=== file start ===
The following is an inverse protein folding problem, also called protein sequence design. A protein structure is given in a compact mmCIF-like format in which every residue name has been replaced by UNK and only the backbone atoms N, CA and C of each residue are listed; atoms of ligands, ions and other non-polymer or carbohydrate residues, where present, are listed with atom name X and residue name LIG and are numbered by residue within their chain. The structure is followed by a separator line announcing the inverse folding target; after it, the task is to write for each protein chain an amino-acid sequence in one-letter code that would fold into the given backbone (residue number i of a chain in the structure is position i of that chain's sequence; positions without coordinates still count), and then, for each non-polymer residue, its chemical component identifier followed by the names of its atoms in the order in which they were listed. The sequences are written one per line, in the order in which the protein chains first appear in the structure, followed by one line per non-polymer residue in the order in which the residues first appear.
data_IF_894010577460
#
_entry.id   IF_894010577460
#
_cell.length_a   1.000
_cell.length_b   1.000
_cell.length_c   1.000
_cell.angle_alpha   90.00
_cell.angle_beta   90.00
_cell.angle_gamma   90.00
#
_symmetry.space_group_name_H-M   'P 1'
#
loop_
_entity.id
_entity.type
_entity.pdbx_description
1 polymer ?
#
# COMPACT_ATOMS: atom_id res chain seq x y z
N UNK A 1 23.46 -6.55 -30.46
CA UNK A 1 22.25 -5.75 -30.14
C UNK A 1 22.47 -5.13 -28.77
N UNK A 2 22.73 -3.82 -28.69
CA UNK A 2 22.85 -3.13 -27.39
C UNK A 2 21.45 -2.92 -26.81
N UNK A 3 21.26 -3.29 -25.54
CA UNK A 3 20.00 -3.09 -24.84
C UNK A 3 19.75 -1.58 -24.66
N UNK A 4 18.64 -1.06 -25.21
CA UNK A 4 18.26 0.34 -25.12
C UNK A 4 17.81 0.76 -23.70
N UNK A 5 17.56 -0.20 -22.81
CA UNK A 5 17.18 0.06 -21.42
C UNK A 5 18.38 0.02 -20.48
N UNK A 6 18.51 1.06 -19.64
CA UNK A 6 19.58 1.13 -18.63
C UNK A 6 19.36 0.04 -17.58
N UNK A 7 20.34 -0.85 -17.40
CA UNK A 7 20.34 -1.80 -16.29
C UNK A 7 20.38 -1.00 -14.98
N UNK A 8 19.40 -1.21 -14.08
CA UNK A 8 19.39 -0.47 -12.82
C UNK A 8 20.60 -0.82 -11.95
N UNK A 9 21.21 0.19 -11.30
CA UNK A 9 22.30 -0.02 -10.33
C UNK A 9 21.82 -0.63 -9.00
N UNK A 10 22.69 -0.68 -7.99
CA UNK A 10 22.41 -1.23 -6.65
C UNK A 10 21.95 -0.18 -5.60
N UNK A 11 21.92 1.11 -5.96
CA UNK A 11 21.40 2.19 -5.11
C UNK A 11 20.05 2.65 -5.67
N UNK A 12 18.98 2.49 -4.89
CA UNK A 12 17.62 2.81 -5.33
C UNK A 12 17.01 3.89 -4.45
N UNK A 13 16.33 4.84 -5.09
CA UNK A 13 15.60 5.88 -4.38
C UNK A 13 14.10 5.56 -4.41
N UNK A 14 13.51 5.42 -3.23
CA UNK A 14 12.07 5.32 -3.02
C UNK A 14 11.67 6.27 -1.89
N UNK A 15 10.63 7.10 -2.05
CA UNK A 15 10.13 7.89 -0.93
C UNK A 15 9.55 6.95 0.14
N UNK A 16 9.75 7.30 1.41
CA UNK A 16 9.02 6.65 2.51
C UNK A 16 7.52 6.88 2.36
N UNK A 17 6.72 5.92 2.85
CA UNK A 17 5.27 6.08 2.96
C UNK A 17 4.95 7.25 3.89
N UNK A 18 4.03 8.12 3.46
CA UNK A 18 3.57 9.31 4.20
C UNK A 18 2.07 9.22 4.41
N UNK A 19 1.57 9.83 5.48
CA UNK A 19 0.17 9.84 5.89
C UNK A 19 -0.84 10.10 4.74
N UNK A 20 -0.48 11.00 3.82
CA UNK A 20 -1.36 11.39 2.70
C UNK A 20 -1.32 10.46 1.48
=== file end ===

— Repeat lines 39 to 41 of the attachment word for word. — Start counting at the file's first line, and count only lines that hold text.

C UNK A 6 19.36 0.04 -17.58
N UNK A 7 20.34 -0.85 -17.40
CA UNK A 7 20.34 -1.80 -16.29